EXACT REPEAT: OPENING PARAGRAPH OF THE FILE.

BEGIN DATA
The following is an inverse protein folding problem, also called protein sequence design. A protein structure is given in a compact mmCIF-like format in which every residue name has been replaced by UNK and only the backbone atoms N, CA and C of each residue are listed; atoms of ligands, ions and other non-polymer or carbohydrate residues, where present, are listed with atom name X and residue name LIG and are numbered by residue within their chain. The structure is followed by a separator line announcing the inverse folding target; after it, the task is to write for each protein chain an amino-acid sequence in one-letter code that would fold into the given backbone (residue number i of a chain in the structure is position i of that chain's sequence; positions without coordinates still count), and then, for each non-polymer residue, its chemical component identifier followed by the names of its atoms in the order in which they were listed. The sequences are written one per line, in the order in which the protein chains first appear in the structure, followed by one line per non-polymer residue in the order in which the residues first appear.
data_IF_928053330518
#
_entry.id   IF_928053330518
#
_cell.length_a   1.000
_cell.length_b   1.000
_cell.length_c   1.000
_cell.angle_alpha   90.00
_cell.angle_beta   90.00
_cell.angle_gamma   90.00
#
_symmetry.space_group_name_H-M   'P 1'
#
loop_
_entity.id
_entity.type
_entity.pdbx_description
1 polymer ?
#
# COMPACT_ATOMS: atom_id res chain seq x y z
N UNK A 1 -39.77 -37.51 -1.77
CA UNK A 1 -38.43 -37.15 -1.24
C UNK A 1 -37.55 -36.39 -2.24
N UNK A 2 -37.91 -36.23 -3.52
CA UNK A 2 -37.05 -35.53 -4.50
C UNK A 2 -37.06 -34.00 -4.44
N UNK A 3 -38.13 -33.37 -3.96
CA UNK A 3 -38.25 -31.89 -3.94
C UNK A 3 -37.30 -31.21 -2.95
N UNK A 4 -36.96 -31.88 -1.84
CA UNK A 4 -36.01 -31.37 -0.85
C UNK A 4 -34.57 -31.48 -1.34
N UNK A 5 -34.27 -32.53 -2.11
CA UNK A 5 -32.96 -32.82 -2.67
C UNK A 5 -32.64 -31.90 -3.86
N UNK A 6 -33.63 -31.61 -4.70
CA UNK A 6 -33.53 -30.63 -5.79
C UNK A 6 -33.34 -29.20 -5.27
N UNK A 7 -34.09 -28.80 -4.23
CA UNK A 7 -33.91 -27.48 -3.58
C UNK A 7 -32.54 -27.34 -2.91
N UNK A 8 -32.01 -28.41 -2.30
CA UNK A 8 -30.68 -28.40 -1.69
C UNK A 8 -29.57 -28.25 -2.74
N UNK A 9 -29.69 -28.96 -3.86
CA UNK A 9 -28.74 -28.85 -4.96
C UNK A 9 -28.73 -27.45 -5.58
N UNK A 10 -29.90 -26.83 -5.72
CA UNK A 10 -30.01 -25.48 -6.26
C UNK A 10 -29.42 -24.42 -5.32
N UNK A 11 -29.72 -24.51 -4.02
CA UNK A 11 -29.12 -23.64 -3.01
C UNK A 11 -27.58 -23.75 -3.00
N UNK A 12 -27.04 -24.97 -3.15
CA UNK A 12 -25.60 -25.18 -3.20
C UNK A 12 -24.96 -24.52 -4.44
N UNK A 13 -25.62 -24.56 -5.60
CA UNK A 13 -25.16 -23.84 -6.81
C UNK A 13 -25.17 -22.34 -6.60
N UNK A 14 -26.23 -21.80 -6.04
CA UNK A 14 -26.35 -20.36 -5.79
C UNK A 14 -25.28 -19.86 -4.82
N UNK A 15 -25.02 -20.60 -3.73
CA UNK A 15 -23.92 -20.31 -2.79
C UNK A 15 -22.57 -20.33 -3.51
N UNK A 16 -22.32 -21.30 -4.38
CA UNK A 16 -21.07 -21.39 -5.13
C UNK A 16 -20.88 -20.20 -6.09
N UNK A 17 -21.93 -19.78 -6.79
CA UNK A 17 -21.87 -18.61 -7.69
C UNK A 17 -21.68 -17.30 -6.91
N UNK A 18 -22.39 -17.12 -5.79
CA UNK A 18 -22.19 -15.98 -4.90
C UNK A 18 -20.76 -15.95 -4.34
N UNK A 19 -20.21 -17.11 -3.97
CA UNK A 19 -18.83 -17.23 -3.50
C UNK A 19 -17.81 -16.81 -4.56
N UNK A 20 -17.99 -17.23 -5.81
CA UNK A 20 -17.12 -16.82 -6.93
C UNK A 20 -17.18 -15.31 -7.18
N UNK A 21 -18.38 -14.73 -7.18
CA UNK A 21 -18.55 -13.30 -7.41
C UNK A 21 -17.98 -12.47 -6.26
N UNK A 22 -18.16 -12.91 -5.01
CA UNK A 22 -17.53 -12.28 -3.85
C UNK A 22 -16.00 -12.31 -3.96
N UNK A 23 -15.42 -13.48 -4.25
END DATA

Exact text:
The following is an inverse protein folding problem, also called protein sequence design. A protein structure is given in a compact mmCIF-like format in which every residue name has been replaced by UNK and only the backbone atoms N, CA and C of each residue are listed; atoms of ligands, ions and other non-polymer or carbohydrate residues, where present, are listed with atom name X and residue name LIG and are numbered by residue within their chain. The structure is followed by a separator line announcing the inverse folding target; after it, the task is to write for each protein chain an amino-acid sequence in one-letter code that would fold into the given backbone (residue number i of a chain in the structure is position i of that chain's sequence; positions without coordinates still count), and then, for each non-polymer residue, its chemical component identifier followed by the names of its atoms in the order in which they were listed. The sequences are written one per line, in the order in which the protein chains first appear in the structure, followed by one line per non-polymer residue in the order in which the residues first appear.